Men of Virtue: Or, Why Is It So Hard To Write A Good Guy?

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Kristin Devine

Kristin is a geek, a libertarian, and a domestic goddess. She lives in a wildlife refuge in rural Washington state with too many children and way too many animals and works with women around the world as a fertility counselor. There's also a blog which most people would very much disapprove of https://atomicfeminist.com/

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  1. Avatar InMD
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    I want to throw an idea out there that will be controversial in nerd-dom. If you want moral complexity, and interesting good guys, stop looking for them in super hero media. You will never find them in entertainment that is targeted at children. The gazillions of dollars that go into these films are predicated on them appealing to preteens (not to mention getting passed Chinese censors). This is not to criticize fans of the MCU or DCU or whatever but I think a lot of people keep expecting a box of easy mac to have something in it other than easy mac.

    I think the comparisons you use are telling. Farscape was originally targeted to adults (and was quite good right up until they tried to reinvent it to be more family-friendly in the 3rd season). High Noon, while ostensibly a western, is and was intended to be adult fare.

    I’m not anti-genre fiction. I watch a lot of it. If you want some interesting good guys two shows I’ve been following are the Expanse and the Last Kingdom. Neither of them are appropriate for or would appeal to children. It’s really not the writers. It’s that they’re working with aging properties (or at least an iteration of them) created for elementary school aged boys and whose investment and profitability rests on that demographic.Report

    • Avatar Kristin Devine in reply to InMD
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      says:

      While I don’t disagree with the childish treatments of superheroes and also that the writers inherit a mess they then have to deal with, I think the reason why superheroes are popular (same with Westerns, and I think they too started off more as kiddie fare back in the day, as did sci-fi) is that we see the potential within them to tell the types of stories that we feel need to be told. When I read what I would call “literature” and it’s about some aging college professor with a case of ennui or about how stifling Middle America is, and I just cannot relate to those themes. But a person struggling with living up to their own expectations (or not), learning how to use their own “powers” for good, and feeling like no one in society understands what they’re trying to accomplish, I relate to that more. I feel like sometimes genre fiction is talking about things that “literature” (at least modern fiction) doesn’t quite manage to pull off for me. So I always want it to be better than it is. Westerns, for sure, elevated themselves to a pretty elegant art form by the end of their run, and I’d love to see superheroes grow up at some point.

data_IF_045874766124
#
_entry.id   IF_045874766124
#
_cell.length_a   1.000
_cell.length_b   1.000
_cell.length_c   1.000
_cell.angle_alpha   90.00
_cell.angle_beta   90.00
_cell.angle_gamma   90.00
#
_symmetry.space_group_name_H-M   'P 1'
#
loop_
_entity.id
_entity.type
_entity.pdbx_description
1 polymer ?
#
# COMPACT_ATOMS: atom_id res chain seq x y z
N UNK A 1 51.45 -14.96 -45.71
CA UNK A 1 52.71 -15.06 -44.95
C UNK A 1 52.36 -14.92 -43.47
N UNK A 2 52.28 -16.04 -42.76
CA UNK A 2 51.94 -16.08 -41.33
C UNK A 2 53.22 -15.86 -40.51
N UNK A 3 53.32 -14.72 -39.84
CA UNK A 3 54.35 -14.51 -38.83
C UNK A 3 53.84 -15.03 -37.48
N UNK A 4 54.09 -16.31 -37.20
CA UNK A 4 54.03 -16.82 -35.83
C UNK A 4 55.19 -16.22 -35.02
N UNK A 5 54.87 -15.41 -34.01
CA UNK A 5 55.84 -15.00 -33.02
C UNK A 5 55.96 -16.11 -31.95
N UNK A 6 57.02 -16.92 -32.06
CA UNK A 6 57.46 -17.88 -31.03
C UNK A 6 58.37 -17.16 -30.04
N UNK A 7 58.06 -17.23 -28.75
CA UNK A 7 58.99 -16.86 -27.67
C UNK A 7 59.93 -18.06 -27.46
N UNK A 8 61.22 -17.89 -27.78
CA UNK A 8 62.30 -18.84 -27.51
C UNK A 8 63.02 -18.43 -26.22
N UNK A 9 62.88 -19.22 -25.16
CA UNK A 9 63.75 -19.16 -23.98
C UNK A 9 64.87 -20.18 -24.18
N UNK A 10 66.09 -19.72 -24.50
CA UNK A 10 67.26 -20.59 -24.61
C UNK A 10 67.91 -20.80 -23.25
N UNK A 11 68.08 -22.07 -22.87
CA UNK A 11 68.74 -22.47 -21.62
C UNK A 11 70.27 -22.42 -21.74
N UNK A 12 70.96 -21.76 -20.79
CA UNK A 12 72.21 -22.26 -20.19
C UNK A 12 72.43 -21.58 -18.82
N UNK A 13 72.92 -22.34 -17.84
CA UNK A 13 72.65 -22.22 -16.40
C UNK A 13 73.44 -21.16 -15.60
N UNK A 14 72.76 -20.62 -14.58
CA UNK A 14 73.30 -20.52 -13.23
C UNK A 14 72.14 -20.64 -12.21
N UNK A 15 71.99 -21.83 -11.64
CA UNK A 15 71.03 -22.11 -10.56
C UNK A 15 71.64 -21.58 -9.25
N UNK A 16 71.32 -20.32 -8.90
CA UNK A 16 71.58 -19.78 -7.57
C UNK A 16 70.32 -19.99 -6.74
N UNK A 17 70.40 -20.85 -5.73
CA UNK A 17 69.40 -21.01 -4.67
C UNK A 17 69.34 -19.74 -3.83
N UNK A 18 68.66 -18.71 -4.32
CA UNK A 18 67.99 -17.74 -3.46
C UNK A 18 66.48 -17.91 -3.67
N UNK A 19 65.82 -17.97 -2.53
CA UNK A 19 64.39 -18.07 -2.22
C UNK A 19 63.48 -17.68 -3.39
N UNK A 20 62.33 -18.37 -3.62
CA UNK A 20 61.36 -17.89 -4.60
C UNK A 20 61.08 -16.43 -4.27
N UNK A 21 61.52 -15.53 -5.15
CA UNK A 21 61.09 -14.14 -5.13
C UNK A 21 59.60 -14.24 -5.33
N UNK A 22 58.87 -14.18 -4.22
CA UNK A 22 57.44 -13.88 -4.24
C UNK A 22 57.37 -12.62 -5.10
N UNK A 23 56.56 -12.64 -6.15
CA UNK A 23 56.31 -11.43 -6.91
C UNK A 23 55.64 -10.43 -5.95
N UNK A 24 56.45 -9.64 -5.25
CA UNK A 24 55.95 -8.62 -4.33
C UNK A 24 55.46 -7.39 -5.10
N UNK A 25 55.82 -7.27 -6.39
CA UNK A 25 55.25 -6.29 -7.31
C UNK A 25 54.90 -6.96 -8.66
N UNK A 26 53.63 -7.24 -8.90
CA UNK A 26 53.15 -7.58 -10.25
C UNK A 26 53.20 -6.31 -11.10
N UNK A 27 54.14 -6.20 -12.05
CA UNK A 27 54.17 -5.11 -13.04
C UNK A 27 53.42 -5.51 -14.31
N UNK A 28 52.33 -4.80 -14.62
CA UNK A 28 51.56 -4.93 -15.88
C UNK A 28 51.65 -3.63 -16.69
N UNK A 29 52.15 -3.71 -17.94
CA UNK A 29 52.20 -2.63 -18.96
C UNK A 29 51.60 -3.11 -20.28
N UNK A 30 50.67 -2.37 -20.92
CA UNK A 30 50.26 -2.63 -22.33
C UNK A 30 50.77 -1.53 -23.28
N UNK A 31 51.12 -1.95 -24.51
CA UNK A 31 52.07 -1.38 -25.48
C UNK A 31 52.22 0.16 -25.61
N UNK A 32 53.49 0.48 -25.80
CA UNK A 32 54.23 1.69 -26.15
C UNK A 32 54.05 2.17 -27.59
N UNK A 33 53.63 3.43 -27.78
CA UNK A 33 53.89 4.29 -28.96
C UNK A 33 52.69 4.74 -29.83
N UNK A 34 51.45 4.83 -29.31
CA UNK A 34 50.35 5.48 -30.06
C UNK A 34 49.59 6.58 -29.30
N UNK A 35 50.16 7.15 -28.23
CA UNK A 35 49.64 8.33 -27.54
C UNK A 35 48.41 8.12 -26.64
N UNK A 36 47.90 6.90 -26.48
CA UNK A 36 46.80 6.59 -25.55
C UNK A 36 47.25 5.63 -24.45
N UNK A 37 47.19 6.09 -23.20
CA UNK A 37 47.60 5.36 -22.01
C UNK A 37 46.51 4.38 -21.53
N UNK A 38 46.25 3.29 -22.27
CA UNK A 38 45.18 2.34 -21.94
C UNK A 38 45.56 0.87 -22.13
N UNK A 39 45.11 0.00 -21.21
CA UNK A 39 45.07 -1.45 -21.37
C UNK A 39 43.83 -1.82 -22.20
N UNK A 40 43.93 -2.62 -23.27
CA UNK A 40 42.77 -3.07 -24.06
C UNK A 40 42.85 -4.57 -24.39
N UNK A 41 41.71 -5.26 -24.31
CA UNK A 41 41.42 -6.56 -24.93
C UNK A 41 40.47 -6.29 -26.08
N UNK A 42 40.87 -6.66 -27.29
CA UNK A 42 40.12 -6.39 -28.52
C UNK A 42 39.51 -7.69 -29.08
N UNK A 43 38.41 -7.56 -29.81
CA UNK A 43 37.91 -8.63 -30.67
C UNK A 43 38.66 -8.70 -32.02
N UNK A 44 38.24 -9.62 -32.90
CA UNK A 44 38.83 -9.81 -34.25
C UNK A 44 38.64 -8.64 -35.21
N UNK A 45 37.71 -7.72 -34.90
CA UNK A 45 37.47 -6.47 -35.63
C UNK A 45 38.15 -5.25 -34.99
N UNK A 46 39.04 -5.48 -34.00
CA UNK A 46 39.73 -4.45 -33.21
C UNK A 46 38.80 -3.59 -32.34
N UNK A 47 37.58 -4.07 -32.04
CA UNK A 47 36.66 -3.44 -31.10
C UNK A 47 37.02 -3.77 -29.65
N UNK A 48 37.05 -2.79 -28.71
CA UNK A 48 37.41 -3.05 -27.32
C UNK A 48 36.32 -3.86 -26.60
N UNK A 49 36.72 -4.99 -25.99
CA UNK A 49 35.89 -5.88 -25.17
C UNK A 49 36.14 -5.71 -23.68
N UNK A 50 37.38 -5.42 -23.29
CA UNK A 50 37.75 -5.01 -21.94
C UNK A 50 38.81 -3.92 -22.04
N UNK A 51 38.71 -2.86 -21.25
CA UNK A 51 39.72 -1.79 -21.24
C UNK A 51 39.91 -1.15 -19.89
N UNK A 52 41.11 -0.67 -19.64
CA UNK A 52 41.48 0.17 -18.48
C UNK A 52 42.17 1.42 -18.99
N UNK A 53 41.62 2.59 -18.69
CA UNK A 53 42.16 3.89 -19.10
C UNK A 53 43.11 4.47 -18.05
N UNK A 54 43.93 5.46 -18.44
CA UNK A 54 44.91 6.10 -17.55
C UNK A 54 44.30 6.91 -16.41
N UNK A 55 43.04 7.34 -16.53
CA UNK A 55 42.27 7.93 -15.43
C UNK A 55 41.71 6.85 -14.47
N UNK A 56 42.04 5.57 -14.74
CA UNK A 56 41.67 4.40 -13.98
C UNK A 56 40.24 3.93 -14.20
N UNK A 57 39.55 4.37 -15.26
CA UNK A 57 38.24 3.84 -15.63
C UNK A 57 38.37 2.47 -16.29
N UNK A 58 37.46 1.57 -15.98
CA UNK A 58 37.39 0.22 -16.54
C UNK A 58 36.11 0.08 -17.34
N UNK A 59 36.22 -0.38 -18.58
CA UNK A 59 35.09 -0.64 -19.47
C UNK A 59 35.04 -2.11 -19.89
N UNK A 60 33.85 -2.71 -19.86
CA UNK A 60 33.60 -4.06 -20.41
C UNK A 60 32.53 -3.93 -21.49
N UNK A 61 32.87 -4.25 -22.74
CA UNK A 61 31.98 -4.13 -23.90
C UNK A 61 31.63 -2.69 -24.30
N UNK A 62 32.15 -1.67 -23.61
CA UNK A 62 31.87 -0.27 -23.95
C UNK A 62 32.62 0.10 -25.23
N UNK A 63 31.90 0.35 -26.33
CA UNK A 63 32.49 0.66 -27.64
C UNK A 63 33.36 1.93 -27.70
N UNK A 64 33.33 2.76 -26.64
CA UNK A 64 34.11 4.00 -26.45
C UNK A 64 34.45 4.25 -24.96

PS – if you’re ever bored my superhero story I link to in my piece really does tackle some grown up themes.Report

      • Avatar InMD in reply to Kristin Devine
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        I don’t know that I’ve ever tried to read enough modern literature to have much of an opinion on it. The constant reading in my career kind of killed my ability to read for pleasure. I just don’t have it in me in my free time. But when I did my go to was always historical fiction. At heart most of them are adventure yarns. I’m not wedded to any idea of what an adult story ‘should’ be.

        Maybe the super hero stuff can grow up, though I kind of wonder if the economics of what it takes to make them aren’t working against it. The two R rated movies I can think of (Logan and Deadpool) were both very high budget. That’s a lot to make back and I assume at least some level of spectacle will always be an expectation for the films.

        I’ll bookmark the story and give it a try at some point (though no promises on when).Report

  2. Avatar Pinky
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    Really interesting. My personal favorite Superman was on Smallville, where he was still figuring out his powers and was a teenager, which meant he could make bad decisions. Similarly, a lot of anime have a teenage hero who’s still developing his powers. He may have a good heart, but it’s a lot easier to believe in his elf-doubt and lack of foresight. Also, origin stories – they’re a way to have heroes with flaws, and scriptwriters seem to love doing those.

    I’d add one idea to your analysis: that the bad guys often have more unusual powers. I was just watching an anime where the male lead had the power to take over someone’s body for five seconds, and the female lead had the power to be invisible to one person at a time. Interesting stuff, but then the anime only ran for 13 episodes. A hero with a generic power, or a legitimately super power, can go on forever, but there’s less suspense; a hero with a weak or specific power has to always find himself in a situation where someone gets you really angry then dumps a pile of trash on you so you can turn into the Hulk without anyone knowing it was you. Not much variety either way. The variety in the stories comes from Poison Ivy, Scarecrow, and Condiment King.Report

    • Avatar Kristin Devine in reply to Pinky